One other aspect: learning requires effort. Making an effort needs to become a habit. Children who are continuously praised for mediocre work because teachers and parents are afraid their tender self esteem might suffer will not learn to work- and thus be limited in their learning. And things that are tedious are frustrating. So, both schools and parents are damaging students by low expectations. Doing only easy stuff is boring and not stimulating.

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It was easier to be the things my mom said I was in her anger. It was easier to be the rebellious teen...many said I was.

 

My grandfather would try to encourage me, but he wouldn't go against my mother. I remember being in 6th grade and my grandfather offered to pay me $100 for every A. I was already getting A's, and this seemed great to me :001_smile:. My mom said, "No," because she didn't want money to motivate my desire to learn....things started going downhill from there. I really had no motivation.

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When he was 7 he told me he knew kids could quit school when they were 16 and that was his plan : ( he was SO unhappy in school. I kept him there for another 4 years until the situation was completely untenable.

 

I can't speak to all kids but I think for my son it had to do with being a sensitive soul and not feeling he was a part of anything that mattered. He loved learning, and occasionally got a tiny spark of that in school, but those sparks were so overshadowed by a sense he was going through the motions, and those motions were pointless, that he never felt happy in school. I suspect his experience is not that unusual for kids. Even though he went to a pretty good school, with caring teachers and few major behavior problems, he gave up. He is a very bright child with some mild learning issues, and those kinds of kids rarely fare well in conventional schools IMO.

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I think the answer depends on the situation, including the personality type of the person involved.

 

I always had trouble in math. It didn't come easy to me. In 10th grade I had a really really hard time with geometry. I wanted to do well. I wanted to understand geometry. I wanted, not just to pass the class, but to get an A.

 

My mom couldn't help me. My step-dad yelled at me too much (my lack of understanding frustrated him too much). I found another student who offered to tutor me. He was too intent on brushing up against me and trying to look down my shirt. The geometry teacher said I could come in during lunch for extra help. Well, that didn't work either, as he also had other students come in for help at the same time and they ended up discussing television. I exhausted all the resources available to me over the course of the year and couldn't get the help I needed. In the end I had to be satisfied with barely passing the class, taking the hit to my GPA, and still not grasping geometry.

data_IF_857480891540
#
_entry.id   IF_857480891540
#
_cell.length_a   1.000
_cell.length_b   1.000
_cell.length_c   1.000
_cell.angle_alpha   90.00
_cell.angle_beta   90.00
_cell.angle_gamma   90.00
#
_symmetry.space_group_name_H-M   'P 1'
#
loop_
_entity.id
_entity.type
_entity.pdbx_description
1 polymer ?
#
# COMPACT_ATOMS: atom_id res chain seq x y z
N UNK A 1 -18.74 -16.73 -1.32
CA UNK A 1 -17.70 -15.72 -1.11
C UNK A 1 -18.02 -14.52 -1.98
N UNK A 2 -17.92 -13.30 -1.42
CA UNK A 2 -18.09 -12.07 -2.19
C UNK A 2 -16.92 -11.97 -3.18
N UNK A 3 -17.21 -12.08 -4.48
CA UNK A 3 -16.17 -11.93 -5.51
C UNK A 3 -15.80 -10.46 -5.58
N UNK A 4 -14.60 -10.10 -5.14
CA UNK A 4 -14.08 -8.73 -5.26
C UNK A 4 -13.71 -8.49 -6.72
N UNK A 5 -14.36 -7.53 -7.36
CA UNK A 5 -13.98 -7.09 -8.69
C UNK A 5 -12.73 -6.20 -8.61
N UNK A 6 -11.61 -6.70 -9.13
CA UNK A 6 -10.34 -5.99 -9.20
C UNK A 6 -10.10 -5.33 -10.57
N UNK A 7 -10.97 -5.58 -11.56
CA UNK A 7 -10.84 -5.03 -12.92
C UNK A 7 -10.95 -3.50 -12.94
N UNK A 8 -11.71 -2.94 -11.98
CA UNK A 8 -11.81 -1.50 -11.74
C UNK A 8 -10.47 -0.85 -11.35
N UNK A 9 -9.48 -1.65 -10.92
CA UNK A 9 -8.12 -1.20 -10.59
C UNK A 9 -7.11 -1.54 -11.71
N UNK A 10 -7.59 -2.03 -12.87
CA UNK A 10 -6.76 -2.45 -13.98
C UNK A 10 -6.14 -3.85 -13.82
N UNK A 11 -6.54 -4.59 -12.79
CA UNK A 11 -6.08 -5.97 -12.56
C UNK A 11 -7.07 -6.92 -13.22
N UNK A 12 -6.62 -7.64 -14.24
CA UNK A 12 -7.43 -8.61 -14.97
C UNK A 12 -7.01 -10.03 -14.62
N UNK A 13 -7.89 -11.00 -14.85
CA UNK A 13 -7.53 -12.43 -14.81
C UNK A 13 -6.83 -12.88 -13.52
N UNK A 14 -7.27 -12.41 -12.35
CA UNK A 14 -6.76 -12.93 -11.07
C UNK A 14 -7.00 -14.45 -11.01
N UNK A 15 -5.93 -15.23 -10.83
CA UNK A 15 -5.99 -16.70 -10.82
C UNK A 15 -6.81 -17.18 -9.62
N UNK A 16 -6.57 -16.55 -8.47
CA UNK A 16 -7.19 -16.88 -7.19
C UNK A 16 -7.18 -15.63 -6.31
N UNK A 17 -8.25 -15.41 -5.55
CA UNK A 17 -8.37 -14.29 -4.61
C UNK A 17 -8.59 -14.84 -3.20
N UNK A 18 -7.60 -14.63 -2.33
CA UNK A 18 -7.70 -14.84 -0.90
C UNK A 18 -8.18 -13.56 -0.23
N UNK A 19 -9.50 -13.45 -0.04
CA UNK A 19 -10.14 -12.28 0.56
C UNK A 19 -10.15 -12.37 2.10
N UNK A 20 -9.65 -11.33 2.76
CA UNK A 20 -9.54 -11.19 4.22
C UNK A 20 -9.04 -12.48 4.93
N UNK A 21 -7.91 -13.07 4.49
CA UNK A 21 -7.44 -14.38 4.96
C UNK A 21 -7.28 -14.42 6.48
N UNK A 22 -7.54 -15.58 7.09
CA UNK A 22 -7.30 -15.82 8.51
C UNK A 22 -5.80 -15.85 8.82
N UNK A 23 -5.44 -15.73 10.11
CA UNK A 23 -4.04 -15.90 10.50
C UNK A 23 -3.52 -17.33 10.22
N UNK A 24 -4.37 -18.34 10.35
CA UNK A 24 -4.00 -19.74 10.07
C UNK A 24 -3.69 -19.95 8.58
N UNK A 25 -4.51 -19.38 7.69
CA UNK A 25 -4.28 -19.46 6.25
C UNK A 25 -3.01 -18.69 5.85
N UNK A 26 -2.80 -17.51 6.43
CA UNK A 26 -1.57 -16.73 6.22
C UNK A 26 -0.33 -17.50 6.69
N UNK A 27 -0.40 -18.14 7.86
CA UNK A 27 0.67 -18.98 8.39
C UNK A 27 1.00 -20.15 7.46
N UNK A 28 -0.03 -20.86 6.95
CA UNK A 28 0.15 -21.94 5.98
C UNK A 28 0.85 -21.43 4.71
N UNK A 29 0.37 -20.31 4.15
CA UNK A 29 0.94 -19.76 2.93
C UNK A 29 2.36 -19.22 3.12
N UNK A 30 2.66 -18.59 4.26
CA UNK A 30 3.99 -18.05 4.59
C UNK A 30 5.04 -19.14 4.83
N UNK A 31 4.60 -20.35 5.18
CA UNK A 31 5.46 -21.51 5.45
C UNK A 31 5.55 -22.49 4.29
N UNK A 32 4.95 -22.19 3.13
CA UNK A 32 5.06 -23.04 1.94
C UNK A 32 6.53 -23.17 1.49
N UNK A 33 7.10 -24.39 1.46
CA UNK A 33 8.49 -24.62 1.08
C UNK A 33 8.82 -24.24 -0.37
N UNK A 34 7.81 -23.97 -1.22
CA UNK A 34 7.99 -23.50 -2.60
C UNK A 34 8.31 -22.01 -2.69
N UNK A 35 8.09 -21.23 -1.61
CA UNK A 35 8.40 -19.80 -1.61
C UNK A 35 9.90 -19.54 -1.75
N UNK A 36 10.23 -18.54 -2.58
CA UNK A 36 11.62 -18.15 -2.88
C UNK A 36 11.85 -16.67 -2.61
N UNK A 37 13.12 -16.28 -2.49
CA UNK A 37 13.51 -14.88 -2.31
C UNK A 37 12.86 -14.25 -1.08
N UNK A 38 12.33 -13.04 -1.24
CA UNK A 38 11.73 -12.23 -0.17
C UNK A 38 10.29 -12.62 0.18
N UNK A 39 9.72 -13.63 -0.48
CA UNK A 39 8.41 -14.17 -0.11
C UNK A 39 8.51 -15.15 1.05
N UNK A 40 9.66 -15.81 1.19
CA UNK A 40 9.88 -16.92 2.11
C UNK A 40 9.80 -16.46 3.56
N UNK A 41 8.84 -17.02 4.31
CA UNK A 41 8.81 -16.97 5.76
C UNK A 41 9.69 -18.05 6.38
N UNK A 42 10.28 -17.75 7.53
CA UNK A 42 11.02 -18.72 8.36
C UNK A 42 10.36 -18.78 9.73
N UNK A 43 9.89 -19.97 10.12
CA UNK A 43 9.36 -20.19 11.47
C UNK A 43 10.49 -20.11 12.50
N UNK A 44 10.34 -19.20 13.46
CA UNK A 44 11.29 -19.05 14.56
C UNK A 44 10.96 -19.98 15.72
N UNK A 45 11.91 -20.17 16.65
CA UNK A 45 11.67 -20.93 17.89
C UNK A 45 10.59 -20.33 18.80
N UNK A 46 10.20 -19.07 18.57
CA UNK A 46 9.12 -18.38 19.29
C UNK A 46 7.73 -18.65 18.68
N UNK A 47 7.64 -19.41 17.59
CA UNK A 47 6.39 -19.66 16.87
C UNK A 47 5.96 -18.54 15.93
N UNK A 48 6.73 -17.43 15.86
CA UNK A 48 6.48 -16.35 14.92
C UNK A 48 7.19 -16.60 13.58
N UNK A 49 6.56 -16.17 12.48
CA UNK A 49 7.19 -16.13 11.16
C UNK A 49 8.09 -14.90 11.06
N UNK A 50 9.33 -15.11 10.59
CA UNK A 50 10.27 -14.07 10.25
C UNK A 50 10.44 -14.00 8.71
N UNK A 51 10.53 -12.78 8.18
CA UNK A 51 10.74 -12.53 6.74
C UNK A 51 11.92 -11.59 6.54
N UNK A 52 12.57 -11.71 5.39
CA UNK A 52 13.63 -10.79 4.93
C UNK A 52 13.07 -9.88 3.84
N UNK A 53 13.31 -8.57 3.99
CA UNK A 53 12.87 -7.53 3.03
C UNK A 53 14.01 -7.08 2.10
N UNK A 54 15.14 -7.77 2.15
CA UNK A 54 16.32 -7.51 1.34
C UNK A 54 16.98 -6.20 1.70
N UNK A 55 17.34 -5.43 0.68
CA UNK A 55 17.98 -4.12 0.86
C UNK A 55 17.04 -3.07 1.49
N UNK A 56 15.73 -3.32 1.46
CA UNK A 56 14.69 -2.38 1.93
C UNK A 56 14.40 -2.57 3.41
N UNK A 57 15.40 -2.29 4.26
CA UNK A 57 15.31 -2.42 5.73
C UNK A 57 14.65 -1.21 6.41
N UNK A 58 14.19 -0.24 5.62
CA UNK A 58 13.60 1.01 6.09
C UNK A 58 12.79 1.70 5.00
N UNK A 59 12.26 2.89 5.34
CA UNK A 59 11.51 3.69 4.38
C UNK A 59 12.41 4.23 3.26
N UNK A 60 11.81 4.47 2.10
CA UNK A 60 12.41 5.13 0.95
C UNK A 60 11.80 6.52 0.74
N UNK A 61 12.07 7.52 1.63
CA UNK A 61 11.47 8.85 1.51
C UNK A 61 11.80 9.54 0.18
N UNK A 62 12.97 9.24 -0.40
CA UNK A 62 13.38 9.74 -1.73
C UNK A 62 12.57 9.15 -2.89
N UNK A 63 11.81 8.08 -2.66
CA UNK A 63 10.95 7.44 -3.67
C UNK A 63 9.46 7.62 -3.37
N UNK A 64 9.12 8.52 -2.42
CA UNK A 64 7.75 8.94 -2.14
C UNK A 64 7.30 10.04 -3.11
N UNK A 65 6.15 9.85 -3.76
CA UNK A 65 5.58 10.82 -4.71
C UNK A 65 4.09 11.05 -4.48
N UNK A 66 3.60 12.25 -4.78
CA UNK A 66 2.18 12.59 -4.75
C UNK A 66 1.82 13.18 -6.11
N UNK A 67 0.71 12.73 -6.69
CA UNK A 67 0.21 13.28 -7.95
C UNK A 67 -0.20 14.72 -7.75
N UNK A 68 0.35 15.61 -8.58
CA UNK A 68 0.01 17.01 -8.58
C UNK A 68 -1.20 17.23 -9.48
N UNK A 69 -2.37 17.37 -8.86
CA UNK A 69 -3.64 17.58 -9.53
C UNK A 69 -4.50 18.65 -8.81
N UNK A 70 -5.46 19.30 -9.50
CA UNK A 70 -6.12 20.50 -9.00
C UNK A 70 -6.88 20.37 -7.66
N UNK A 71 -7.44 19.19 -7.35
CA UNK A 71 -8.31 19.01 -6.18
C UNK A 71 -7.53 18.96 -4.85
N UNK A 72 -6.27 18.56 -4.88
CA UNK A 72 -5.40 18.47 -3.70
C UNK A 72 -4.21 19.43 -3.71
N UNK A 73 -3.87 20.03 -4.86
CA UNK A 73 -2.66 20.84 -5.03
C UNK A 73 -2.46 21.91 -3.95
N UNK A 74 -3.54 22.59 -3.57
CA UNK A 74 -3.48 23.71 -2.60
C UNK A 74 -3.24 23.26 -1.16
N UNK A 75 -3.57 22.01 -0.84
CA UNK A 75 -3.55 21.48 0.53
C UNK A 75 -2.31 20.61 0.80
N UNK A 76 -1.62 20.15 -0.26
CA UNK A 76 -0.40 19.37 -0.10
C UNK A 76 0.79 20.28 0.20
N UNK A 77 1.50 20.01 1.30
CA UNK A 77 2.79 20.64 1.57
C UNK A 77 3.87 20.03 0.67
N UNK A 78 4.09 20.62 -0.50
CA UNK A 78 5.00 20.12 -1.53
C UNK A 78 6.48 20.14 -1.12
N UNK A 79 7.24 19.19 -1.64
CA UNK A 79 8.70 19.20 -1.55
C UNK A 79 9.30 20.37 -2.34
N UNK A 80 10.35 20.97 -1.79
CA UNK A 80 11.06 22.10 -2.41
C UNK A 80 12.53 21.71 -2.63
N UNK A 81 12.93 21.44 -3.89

I had a goal. I was determined. I tried hard. I looked for help. It didn't work. I gave up when I exhausted all my resources.

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I clearly remember giving up on school sometime around 3rd grade - I don't remember what grade I was in, but I can recall what the classroom looked like, what we were studying at the time, etc.

For me, it was a combination of things.

Boredom. We were counting corners on squares and triangles at the time.

Comparison. I was forever being compared with my sister, who was a people-pleaser and very book smart. Oh, and cute and thin. :glare: I grew up in her shadow, especially at school.

Learning environment. I just wanted to be outside. I hated being cooped up in a classroom. I remember memorizing "I meant to do my work today" around the same time I gave up on school. (Poem: I meant to do my work today but a brown bird sang in the apple tree, and a butterfly flitted across the field...) Yeah. I probably would be diagnosed with add/adhd if I were in school today.

About my only school memory is taking the ITBS and making designs in the little bubbles. I never even read the questions.

 

Later on in school, I begged my dad to let me drop out. He wouldn't let me. I ended up graduating at the bottom of my class, below even the druggies. I decided to go to college as an adult and placed extremely high on my placement exam, then went on to get straight A's through college. And here I had felt stupid the whole time I was in school!

 

My dad did eventually let my younger step-brother drop out of high school. My dad says he regrets that he didn't let me drop out, as he now realizes that letting my step-brother drop out was his best parenting decision. My step-brother, like me, went on to college as an adult and is quite successful.